Climate change science vs. politics marks focus of CEREO debate

Thermal image of the earth showing polar vortex conditions.
NASA's Atmospheric Infrared Sounder instrument aboard the Aqua satellite recently captured the polar vortex as it moved, Jan. 20‑29, southward from central Canada into the U.S. Midwest. As a result, the U.S. Midwest has been gripped by the lowest temperatures it has seen in years. (Photo courtesy of

The Center for Environmental Research, Education and Outreach’s Debate Series Spring 2019 will zero in on the topic “Tapping the tensions between the science and politics of climate change.” The event will be hosted on the WSU Vancouver campus, with streaming to WSU Pullman and WSU Tri‑Cities.

The discussion will be led by two WSU Vancouver professors:

  • Michael Berger, a clinical assistant professor with WSU Vancouver’s School of the Environment and School of Biological Sciences, studies the impact of location and other environmental stressors on marine invertebrates.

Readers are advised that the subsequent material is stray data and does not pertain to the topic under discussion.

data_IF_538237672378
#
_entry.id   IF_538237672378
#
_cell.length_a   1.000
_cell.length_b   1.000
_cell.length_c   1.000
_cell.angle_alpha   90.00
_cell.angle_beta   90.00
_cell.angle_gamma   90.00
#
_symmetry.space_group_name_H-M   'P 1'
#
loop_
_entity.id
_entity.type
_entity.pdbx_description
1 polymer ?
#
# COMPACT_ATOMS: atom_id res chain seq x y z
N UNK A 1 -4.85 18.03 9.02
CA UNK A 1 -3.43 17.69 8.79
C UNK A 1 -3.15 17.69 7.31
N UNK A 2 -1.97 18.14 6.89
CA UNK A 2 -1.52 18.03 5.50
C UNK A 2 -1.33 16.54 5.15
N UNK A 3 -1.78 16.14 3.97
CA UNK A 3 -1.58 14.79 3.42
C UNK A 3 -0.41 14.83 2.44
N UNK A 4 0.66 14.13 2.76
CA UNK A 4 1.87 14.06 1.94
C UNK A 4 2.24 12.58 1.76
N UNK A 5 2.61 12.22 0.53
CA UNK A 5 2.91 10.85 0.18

• Mark Stephan, an associate professor with the WSU Vancouver College of Arts and Sciences, who researches environmental governance on climate change policies.

Together, Berger and Stephan will focus on the roles, responsibilities and differences between policy and science in driving public perceptions about climate change. Scientists have the knowledge, but politicians and social institutions hold the power to exact meaningful solutions. Do climate scientists need to better understand the politics? Or should science stay true to itself and the process of climate change investigations?

Closeups of Berger and Stephan.
Berger, Stephan (l-r)

Berger and Stephan will frame the discussion, but faculty, staff and students are encouraged to participate. The event begins 3:10 p.m. Wednesday, Feb. 27, in the WSU Vancouver Engineering and Computer Science Building, with streaming available at WSU Pullman in PACCAR 202, and at WSU Tri‑Cities in Floyd Building, Room 247.

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